Options are a loan contract given to an investor or investors so they may leverage their financial position to a greater level. An options contract allows the investor to purchase a large volume of securities on ‘margin’ at a proportionally lower but representative price with the knowledge that (s)he may have to pay back the financial institution if the option does not perform the way the investor intended. Unlike regular stock trading, options are traded with the intent and choice of either selling or buying the underlying securities within the options contract. In other words, the options trader has an option or choice regarding how money is intended to be made i.e either a rise or decline in the security. There is a fair amount of financial lingo associated with options trading but three of the more important and fundamental terms are strike price, expiration date and exercise.
Options are traded as ‘calls’ or ‘puts’ a call option is purchased with the intent to purchase the stocks in the option. This future purchase price is called the strike price and is different from the option price. If the price of a stock goes up during the term of the option, the trader or investor may get a deal having locked into a lower strike price. An option strike price may also be a sell price in the case of a ‘put’. This is also called short selling as the trader is betting the stock will go down during the term of the option. For example, if a trader buys a put option of Pear Inc. with a strike price of $55.67 and the price of Pear Inc. drops during the term of the option, the trader can then sell the option at the strike price of $55.67 and make a profit if the option cost was lower than the strike price.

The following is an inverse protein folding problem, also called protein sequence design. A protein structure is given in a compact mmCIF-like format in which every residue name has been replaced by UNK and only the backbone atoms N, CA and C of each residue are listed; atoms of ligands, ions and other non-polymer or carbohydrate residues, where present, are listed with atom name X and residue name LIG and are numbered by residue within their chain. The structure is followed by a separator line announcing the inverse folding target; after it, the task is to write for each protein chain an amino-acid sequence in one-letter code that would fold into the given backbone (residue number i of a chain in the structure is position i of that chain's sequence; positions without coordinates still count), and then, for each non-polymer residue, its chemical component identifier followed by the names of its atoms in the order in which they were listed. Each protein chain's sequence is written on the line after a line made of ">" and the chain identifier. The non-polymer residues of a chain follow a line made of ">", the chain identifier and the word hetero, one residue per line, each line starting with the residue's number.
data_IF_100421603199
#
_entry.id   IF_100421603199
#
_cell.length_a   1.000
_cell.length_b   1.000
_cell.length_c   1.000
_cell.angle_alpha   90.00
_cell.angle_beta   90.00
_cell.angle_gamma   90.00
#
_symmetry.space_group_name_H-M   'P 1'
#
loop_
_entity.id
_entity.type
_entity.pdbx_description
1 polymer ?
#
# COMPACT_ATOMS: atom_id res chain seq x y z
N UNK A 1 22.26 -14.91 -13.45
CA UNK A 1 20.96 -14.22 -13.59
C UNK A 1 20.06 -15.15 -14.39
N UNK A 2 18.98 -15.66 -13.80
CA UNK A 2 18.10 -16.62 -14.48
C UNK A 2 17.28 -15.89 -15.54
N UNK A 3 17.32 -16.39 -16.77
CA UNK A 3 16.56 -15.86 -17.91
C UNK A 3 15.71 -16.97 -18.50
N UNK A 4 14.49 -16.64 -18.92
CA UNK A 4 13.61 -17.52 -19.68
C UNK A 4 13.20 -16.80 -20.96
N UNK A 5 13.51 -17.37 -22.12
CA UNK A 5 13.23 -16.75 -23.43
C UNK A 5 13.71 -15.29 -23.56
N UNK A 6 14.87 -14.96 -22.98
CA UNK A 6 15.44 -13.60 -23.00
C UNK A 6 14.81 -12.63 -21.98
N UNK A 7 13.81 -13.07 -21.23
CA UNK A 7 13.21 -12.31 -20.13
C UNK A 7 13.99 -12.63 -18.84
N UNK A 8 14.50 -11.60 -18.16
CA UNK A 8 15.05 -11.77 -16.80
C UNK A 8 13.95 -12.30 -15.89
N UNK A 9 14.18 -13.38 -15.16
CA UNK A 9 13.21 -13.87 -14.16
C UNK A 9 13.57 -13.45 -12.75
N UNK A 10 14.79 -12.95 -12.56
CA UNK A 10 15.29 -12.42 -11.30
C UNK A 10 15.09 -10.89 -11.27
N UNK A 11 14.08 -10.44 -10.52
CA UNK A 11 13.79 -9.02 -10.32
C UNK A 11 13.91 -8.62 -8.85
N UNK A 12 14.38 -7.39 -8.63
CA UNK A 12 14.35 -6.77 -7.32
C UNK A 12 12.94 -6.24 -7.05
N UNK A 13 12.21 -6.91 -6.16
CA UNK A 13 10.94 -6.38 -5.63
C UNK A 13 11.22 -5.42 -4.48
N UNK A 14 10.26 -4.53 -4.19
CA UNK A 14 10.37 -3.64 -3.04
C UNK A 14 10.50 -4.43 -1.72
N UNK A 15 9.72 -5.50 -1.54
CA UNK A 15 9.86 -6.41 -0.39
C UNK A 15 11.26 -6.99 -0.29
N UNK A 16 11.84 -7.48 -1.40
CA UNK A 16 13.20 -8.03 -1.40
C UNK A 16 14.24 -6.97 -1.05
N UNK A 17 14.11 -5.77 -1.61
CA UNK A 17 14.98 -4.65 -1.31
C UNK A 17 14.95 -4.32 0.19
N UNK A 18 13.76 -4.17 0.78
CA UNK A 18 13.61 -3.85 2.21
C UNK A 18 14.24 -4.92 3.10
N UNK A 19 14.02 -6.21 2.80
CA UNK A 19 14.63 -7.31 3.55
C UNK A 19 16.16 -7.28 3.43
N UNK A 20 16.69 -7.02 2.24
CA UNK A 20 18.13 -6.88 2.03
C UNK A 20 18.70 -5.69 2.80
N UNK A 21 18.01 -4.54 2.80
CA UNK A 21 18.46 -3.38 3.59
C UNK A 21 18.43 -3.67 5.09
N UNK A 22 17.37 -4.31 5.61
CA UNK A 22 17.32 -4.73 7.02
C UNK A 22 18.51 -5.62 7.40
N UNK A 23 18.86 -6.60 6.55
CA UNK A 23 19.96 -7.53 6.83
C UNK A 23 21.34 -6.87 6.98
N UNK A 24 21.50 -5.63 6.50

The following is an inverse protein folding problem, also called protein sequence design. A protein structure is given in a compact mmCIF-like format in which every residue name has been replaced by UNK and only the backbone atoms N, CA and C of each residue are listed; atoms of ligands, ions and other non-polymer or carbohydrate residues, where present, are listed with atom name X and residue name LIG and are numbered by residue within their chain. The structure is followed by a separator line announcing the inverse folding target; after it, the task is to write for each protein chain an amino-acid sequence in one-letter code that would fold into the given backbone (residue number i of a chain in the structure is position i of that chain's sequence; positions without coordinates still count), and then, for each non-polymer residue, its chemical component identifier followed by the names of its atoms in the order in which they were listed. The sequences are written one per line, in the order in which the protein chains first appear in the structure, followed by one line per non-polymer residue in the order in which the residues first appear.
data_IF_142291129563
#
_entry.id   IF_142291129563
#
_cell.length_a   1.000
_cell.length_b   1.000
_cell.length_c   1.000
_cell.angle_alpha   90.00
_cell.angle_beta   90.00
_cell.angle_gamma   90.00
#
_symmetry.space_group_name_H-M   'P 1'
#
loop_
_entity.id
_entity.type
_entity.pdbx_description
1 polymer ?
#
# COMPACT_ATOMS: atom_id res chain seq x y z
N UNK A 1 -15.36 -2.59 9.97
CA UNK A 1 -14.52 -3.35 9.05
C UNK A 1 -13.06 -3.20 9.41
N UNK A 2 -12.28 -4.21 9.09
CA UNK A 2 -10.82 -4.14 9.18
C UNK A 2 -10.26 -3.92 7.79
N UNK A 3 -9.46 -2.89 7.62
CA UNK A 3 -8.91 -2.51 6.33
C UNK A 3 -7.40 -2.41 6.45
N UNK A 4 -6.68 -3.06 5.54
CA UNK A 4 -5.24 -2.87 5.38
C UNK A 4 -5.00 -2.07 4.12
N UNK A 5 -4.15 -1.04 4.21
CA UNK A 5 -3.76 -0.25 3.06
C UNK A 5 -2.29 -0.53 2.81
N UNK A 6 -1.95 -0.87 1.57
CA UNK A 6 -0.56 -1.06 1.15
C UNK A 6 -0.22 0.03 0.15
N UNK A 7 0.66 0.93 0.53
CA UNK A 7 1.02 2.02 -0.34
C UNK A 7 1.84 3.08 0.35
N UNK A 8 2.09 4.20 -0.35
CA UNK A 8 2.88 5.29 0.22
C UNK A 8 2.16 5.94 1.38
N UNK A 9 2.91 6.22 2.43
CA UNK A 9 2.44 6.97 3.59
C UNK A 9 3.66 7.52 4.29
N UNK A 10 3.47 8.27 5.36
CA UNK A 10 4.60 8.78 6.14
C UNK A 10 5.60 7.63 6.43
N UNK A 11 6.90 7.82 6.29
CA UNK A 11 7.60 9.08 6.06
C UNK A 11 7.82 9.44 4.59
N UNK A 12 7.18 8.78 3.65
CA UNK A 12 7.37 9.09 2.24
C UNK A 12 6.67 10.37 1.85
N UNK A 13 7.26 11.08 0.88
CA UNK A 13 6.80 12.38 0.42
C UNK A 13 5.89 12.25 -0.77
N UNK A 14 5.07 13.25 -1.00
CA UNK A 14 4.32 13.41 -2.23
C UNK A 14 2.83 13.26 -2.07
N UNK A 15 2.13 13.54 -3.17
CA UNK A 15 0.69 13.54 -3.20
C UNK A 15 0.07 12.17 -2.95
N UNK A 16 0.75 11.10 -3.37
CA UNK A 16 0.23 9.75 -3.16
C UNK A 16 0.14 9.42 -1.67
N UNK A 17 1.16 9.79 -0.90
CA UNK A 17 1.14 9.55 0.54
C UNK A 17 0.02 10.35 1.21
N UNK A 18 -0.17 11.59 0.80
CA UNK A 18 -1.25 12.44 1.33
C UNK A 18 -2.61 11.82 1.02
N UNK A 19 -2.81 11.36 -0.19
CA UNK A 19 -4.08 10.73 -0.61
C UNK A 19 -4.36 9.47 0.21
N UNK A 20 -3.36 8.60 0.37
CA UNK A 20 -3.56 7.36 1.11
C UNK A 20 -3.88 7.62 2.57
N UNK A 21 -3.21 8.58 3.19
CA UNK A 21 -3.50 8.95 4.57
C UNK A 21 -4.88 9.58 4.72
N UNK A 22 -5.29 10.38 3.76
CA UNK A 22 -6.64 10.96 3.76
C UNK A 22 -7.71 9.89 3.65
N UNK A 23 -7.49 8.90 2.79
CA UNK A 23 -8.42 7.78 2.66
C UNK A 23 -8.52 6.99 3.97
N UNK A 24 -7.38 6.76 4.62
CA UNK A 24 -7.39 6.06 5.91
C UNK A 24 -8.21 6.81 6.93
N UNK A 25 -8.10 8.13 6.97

Options are purchased with time limits. Like a bottles of milk, options expire at a set date in the future. This time limit is often in increments of 30 days. For example, if an option is purchased at the beginning of the month, that option will likely expire at the end of that same month. However options can be bought with expirations several months into the future. The usual extent of options is four months but some options have what are called ‘LEAPS’ which allow options contracts to exist for more than four months. For example, if it is July now, a July option can be bought with an expiration of July 31 or an August option can be bought with an expiration in August. If LEAPS are available for the option, a contract for November should also be available.
Exercising and Option:
The terms of an option require the buyer to either exercise, continue or cover an option. When exercising a call option for example, the investor buys in at the predetermined strike price stated in the option. If the price of a stock has increased enough half way through the options term, it is a calculated decision by the investor to exercise the option before its expiration. If the price goes down, the trader can either wait and hope the price will go back up or cover his or her position by exercising at a loss. Naturally, this is not a favorable scenario for an options trader.
Options are a leveraged form of securities trading and make possible high volumes of exchange. Options can be traded for stock, commodities and currency markets. Options are bought ahead of time based on the traders anticipation of either an increase or decrease in the actual price of the security being traded and not the option price itself. Options contracts are separate from the underlying securities which they represent in the sense that the contract is a unique financial instrument in and of itself. In the case of stock options, a brokerage firm would offer a margin to the investor so they may utilize the options market. While there are quite a few intricacies and terms associated with options trading, three of the most important aspects of options are the strike price, expiration date and the exercising of the options contract.